NEVADA CITY, Calif. December 19, 2016 – A request for proposals (RFP) has been published by Nevada County’s Purchasing Division for “consulting and facilitation services for marijuana regulation community advisory group.”
The Nevada County Board of Supervisors (BOS) has formed a subcommittee to bring a plan for a permanent cultivation ordinance, with stakeholder and community input. The subcommittee consists of Supervisors Hank Weston and Richard Anderson. They will present their plan for approval by the full BOS at one of the next meetings. Meanwhile, the county is looking to hire a facilitator.
RFP background information
“The Board Subcommittee intends to form a Marijuana Regulation Community Advisory Group (hereinafter “Advisory Group”) to advise the Board Subcommittee on development of a permanent County Ordinance with respect to the regulation of marijuana-related activities in Nevada County.
The Board Subcommittee recognizes that the regulation of marijuana is a controversial issue to the Nevada County community, with both proponents and opponents of marijuana-related activities. In order to ensure an inclusive and participatory process, the County is seeking the services of a skilled and experienced consultant to advise and assist the Board Subcommittee in forming the Advisory Group; to facilitate and document the work of the Advisory Group, including performance of a community assessment and development of recommendations for a permanent marijuana ordinance; and to serve as a liaison between the Advisory Group, the Board Subcommittee, cognizant County departments and offices, and the public.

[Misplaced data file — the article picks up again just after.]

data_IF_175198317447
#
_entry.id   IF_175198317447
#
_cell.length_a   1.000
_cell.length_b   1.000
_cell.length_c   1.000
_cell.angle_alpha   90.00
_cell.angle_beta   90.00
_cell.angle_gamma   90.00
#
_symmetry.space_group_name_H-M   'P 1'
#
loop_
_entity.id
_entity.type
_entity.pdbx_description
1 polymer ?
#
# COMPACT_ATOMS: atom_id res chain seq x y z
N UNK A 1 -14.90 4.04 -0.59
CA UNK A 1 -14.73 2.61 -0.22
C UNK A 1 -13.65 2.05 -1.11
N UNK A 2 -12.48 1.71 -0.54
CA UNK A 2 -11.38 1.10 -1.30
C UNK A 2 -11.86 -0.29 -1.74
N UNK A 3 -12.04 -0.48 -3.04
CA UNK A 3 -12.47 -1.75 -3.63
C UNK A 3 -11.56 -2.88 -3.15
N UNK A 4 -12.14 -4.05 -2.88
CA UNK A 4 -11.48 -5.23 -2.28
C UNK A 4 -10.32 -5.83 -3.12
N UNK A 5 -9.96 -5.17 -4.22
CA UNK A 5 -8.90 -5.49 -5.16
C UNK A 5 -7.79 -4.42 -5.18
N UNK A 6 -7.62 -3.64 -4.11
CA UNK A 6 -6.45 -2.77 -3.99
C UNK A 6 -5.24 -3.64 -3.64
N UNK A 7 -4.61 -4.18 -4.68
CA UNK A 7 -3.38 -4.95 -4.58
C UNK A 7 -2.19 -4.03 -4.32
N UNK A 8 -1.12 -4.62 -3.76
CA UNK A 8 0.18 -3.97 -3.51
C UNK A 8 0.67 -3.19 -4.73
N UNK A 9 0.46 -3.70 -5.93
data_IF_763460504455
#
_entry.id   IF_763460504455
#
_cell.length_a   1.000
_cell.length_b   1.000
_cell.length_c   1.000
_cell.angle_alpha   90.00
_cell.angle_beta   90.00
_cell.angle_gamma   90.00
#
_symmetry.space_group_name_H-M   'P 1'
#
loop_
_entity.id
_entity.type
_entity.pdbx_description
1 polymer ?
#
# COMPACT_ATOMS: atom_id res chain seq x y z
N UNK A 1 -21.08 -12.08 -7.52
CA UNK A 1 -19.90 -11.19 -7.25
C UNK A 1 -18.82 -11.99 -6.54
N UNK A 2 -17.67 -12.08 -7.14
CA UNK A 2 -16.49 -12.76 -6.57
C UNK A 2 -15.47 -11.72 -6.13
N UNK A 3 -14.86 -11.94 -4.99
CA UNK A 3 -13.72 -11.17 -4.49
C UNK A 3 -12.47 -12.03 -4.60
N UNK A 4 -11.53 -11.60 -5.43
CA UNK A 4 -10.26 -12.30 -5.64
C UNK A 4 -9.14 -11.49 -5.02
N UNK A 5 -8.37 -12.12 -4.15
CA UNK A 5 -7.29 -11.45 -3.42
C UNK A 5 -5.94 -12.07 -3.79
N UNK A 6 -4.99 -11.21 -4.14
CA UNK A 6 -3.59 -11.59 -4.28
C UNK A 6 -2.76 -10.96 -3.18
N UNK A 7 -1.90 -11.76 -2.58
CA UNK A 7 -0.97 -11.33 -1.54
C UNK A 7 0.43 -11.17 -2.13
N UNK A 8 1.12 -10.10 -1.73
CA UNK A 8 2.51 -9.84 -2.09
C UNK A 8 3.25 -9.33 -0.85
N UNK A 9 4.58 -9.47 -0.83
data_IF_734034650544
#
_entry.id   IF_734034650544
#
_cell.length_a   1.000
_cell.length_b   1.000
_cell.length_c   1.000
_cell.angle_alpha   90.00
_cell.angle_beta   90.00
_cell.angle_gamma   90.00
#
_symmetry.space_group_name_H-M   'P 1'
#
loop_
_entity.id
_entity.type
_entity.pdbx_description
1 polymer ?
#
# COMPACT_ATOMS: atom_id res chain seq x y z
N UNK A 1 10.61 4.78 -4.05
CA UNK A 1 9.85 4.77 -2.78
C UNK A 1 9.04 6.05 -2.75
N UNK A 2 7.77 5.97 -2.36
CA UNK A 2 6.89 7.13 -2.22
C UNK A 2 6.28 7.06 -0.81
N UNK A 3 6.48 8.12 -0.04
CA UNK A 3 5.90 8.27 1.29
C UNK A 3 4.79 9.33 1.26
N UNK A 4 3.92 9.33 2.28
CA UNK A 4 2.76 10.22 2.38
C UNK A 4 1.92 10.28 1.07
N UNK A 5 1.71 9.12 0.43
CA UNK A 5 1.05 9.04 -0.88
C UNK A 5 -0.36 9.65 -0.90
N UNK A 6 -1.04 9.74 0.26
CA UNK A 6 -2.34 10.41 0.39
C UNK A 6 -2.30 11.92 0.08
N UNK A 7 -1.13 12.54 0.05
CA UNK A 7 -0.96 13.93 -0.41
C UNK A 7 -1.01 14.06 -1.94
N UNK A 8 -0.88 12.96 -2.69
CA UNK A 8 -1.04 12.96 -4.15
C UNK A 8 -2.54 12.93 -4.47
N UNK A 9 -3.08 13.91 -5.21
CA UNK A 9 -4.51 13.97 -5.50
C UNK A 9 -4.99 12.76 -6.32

In soliciting proposals for these professional consulting and facilitation services, the County seeks to ensure, and to reassure the public, that the Advisory Group’s work to provide recommendations to the Board of Supervisors for long-term marijuana regulations is representative of the community at large and demonstrates in good faith an inclusive and participatory process with applicable stakeholders. The County acknowledges that this is a controversial issue in our community and seeks to retain an independent and neutral facilitator to ensure a sound process and positive outcome for Nevada County.
The contract resulting from this solicitation is expected to be for a period of one year, and may be extended an additional six months if necessary.”
The RFP also includes a “Recent History of Marijuana Regulation in Nevada County,” described as follows:
“Initial and Urgency Marijuana Ordinances
On May 8, 2012 the Board of Supervisors adopted Ordinance 2349, An Urgency Ordinance Adding Article 5 to Chapter IV of the Nevada County General Code Regarding Medical Marijuana Cultivation (“Cultivation Ordinance”). In January 2016, in response to increased complaints and new state legislation, the Board of Supervisors adopted Ordinance No. 2405, An Urgency Ordinance Amending Article 5 of the Nevada County General Code regarding Medical Marijuana Cultivation. Ordinance No. 2405 banned outdoor cultivation of marijuana.